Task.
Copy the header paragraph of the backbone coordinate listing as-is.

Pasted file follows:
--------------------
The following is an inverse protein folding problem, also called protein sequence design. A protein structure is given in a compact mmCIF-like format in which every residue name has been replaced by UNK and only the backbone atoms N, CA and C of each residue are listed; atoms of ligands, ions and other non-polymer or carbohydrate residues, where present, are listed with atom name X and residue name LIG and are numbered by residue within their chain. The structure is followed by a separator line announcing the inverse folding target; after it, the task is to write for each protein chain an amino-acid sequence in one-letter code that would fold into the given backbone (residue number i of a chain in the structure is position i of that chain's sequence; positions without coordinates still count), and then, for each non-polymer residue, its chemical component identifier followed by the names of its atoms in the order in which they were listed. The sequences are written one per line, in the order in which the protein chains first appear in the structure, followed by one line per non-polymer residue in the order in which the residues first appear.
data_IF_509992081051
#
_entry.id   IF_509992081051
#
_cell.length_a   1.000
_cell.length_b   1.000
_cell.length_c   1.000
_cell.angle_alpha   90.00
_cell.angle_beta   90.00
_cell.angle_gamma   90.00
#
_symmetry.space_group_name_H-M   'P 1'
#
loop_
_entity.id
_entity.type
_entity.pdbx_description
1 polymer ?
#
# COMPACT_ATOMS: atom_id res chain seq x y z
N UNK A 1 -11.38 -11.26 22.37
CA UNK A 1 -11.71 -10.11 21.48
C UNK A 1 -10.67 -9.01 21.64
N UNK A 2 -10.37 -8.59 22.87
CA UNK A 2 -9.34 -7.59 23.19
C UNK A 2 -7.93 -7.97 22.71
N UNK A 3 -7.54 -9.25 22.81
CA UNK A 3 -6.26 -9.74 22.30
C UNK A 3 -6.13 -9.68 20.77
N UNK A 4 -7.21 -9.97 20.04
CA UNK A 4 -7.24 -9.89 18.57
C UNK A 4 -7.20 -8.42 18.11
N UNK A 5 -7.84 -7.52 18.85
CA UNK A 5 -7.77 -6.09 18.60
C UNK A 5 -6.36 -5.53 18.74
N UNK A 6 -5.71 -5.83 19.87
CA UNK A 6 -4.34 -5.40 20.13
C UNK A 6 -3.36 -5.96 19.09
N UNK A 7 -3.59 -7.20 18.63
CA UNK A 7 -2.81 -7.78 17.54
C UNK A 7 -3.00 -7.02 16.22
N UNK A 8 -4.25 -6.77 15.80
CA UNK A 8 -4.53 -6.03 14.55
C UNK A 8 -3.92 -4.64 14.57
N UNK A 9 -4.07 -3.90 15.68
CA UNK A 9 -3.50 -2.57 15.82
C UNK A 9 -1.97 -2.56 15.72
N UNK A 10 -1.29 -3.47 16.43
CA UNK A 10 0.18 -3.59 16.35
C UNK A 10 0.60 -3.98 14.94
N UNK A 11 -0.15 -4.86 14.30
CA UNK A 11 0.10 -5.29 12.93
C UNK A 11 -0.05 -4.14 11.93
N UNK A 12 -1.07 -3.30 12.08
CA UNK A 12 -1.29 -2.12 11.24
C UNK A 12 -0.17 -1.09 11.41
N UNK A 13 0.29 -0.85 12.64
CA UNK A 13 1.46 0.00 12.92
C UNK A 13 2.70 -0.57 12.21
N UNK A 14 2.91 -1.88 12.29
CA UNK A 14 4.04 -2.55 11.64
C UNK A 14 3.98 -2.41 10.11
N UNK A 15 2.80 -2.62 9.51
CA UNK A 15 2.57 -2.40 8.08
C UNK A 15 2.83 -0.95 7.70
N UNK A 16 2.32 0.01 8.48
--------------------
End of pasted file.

The following is an inverse protein folding problem, also called protein sequence design. A protein structure is given in a compact mmCIF-like format in which every residue name has been replaced by UNK and only the backbone atoms N, CA and C of each residue are listed; atoms of ligands, ions and other non-polymer or carbohydrate residues, where present, are listed with atom name X and residue name LIG and are numbered by residue within their chain. The structure is followed by a separator line announcing the inverse folding target; after it, the task is to write for each protein chain an amino-acid sequence in one-letter code that would fold into the given backbone (residue number i of a chain in the structure is position i of that chain's sequence; positions without coordinates still count), and then, for each non-polymer residue, its chemical component identifier followed by the names of its atoms in the order in which they were listed. The sequences are written one per line, in the order in which the protein chains first appear in the structure, followed by one line per non-polymer residue in the order in which the residues first appear.